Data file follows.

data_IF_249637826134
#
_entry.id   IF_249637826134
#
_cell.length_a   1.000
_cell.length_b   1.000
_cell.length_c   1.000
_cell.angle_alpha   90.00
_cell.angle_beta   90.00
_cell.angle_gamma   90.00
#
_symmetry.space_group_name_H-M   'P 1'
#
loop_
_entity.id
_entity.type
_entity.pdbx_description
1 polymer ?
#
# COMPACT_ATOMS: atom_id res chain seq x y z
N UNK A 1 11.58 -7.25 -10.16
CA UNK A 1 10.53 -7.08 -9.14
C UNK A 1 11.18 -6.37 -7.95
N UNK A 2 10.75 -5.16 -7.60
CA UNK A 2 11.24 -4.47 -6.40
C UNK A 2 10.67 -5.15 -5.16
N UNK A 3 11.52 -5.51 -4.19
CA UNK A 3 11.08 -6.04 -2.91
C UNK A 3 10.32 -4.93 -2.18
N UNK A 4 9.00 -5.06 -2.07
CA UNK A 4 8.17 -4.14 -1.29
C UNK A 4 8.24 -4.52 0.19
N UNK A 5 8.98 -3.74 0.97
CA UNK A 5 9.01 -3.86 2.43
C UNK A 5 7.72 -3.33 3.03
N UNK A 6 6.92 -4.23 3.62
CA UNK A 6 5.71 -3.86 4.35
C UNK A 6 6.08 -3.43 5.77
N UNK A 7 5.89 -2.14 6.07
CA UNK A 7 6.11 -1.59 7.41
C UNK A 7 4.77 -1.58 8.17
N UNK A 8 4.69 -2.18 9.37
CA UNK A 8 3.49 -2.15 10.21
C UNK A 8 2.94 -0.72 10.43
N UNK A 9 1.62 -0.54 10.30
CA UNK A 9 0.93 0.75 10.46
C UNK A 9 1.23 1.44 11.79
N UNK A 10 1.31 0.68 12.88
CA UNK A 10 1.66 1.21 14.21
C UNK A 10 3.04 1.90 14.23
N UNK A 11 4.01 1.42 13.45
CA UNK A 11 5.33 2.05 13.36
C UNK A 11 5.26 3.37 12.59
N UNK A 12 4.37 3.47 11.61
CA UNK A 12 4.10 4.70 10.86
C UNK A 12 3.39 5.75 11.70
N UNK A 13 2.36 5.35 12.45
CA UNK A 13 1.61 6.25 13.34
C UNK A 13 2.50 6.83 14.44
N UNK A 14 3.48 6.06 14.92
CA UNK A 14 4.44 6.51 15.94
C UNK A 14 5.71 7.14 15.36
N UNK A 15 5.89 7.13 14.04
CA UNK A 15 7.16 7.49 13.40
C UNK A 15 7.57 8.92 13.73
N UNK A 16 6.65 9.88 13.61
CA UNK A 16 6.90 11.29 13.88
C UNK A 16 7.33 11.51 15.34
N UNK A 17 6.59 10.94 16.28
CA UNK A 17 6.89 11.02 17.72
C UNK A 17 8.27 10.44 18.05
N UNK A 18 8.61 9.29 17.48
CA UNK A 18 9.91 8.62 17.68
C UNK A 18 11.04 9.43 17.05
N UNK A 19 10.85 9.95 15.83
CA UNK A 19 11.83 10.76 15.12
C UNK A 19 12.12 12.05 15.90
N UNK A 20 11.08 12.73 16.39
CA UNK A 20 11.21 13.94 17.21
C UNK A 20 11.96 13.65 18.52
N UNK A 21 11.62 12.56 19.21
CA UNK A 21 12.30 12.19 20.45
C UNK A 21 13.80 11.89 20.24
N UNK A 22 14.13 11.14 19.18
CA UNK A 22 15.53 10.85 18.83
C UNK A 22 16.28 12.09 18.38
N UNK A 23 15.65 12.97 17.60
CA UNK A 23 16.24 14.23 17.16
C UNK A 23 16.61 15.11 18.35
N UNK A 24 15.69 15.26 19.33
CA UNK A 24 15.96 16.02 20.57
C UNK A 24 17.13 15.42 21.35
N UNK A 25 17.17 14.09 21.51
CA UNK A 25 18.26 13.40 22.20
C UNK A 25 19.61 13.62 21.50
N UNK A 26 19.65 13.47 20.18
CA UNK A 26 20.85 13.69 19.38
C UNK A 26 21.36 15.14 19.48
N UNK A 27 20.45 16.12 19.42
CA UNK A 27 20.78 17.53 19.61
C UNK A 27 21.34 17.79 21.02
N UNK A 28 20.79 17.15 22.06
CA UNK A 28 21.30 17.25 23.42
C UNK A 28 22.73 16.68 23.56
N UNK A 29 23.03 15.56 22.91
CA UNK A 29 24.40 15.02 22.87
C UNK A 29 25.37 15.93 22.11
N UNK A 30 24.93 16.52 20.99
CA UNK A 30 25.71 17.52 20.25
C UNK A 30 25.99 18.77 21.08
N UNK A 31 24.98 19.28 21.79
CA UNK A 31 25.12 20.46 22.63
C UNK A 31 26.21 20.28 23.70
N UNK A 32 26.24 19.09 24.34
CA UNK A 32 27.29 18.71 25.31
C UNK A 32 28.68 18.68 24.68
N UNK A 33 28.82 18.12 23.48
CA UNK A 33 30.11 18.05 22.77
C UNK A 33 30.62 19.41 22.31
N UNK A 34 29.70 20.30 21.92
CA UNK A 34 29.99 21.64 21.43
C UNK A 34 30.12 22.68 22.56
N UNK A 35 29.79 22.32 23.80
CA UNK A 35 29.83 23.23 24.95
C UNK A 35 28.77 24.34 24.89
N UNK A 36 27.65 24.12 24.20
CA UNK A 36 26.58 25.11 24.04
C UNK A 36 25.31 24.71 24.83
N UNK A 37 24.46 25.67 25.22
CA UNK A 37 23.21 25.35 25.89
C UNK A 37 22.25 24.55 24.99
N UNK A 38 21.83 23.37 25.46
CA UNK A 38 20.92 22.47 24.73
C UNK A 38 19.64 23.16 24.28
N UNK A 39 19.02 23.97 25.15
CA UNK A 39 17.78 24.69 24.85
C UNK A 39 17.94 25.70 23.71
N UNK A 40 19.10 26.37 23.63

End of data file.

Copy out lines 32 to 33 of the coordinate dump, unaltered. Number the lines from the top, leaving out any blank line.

C UNK A 4 8.24 -4.52 0.19
N UNK A 5 8.98 -3.74 0.97